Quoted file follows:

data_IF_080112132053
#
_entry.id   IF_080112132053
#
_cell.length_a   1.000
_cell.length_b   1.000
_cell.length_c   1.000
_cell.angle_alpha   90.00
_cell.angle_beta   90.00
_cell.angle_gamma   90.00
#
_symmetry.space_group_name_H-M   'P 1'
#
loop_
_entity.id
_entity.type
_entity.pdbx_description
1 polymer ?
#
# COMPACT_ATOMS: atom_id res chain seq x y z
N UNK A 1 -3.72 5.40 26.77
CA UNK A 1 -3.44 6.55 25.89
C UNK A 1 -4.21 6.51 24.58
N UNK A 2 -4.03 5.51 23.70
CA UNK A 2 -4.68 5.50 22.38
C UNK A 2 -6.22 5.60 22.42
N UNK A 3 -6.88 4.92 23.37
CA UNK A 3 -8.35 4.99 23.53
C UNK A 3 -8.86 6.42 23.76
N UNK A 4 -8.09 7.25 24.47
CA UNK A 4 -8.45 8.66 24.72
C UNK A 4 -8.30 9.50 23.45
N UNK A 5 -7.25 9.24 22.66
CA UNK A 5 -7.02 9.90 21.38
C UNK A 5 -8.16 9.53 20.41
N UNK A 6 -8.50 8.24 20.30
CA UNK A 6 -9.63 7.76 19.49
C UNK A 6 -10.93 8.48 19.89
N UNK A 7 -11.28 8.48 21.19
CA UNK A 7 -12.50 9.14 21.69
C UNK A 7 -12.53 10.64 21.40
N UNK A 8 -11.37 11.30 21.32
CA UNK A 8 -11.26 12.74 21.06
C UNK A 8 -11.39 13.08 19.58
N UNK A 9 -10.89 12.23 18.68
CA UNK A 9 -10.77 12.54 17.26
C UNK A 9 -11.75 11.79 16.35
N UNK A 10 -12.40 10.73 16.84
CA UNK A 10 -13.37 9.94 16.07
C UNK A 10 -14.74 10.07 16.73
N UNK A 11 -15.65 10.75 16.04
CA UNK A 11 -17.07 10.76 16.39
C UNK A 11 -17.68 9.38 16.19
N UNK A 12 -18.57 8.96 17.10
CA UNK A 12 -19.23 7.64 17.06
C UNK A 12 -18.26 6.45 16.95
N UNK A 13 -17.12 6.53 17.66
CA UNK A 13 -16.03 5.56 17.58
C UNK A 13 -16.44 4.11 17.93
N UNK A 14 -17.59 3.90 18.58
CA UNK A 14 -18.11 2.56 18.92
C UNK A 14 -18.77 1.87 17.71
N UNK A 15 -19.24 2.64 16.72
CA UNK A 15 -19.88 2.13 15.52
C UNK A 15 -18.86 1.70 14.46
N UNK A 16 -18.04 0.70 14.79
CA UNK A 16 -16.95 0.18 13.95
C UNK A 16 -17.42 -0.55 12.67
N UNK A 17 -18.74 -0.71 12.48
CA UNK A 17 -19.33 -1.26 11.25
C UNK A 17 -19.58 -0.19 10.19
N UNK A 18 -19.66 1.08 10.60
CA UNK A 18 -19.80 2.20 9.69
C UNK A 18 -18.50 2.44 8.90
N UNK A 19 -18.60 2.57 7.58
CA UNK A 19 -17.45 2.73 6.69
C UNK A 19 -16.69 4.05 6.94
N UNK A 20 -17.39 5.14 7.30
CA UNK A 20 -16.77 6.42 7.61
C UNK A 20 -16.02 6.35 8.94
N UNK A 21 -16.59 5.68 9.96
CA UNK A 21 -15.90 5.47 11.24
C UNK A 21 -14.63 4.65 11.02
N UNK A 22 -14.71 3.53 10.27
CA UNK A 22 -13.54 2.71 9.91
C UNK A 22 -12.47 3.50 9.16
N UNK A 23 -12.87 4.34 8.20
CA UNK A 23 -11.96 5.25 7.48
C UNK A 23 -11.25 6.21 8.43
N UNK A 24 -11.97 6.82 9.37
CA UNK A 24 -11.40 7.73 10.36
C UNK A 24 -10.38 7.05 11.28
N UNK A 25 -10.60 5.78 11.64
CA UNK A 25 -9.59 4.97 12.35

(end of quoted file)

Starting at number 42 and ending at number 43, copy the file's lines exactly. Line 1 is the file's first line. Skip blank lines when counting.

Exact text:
N UNK A 8 -11.37 11.30 21.32
CA UNK A 8 -11.26 12.74 21.06